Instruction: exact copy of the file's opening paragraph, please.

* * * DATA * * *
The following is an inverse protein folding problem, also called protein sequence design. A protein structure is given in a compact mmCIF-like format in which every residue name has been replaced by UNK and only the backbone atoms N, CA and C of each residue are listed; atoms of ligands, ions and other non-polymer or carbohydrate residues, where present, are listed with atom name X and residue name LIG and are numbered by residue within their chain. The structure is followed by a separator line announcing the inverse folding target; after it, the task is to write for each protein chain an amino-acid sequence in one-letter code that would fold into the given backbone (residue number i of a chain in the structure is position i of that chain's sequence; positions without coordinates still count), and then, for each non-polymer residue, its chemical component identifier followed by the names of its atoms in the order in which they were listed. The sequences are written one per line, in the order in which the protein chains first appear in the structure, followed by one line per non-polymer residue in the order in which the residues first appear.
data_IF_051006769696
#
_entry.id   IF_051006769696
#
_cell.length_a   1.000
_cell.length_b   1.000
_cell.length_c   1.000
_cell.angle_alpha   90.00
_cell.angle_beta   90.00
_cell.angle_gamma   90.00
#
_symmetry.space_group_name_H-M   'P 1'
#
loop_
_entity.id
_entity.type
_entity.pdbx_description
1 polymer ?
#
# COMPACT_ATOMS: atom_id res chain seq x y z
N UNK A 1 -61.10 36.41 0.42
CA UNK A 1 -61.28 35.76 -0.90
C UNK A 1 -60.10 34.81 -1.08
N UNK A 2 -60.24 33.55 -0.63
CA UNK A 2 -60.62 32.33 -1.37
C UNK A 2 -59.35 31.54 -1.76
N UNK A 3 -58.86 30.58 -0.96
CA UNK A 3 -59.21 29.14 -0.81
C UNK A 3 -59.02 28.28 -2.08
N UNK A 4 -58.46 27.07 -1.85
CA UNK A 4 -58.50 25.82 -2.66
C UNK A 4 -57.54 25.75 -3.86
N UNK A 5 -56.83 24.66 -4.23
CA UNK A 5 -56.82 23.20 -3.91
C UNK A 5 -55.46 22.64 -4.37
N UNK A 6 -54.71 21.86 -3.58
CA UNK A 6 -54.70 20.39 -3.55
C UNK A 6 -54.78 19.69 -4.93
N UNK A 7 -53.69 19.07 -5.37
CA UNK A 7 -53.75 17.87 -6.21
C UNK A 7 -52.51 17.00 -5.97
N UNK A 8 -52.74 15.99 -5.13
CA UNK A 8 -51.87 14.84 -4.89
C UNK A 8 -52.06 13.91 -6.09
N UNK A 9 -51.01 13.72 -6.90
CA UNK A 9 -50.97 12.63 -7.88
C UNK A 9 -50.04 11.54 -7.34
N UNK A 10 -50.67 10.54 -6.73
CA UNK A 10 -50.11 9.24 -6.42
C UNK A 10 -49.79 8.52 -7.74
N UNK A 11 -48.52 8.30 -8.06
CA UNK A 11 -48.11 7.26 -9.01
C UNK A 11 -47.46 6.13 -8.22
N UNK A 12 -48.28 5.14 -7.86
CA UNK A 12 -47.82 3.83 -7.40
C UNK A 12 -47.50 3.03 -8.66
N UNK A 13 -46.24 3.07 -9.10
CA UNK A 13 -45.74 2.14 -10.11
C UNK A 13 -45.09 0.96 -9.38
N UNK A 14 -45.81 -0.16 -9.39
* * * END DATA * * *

The following is an inverse protein folding problem, also called protein sequence design. A protein structure is given in a compact mmCIF-like format in which every residue name has been replaced by UNK and only the backbone atoms N, CA and C of each residue are listed; atoms of ligands, ions and other non-polymer or carbohydrate residues, where present, are listed with atom name X and residue name LIG and are numbered by residue within their chain. The structure is followed by a separator line announcing the inverse folding target; after it, the task is to write for each protein chain an amino-acid sequence in one-letter code that would fold into the given backbone (residue number i of a chain in the structure is position i of that chain's sequence; positions without coordinates still count), and then, for each non-polymer residue, its chemical component identifier followed by the names of its atoms in the order in which they were listed. The sequences are written one per line, in the order in which the protein chains first appear in the structure, followed by one line per non-polymer residue in the order in which the residues first appear.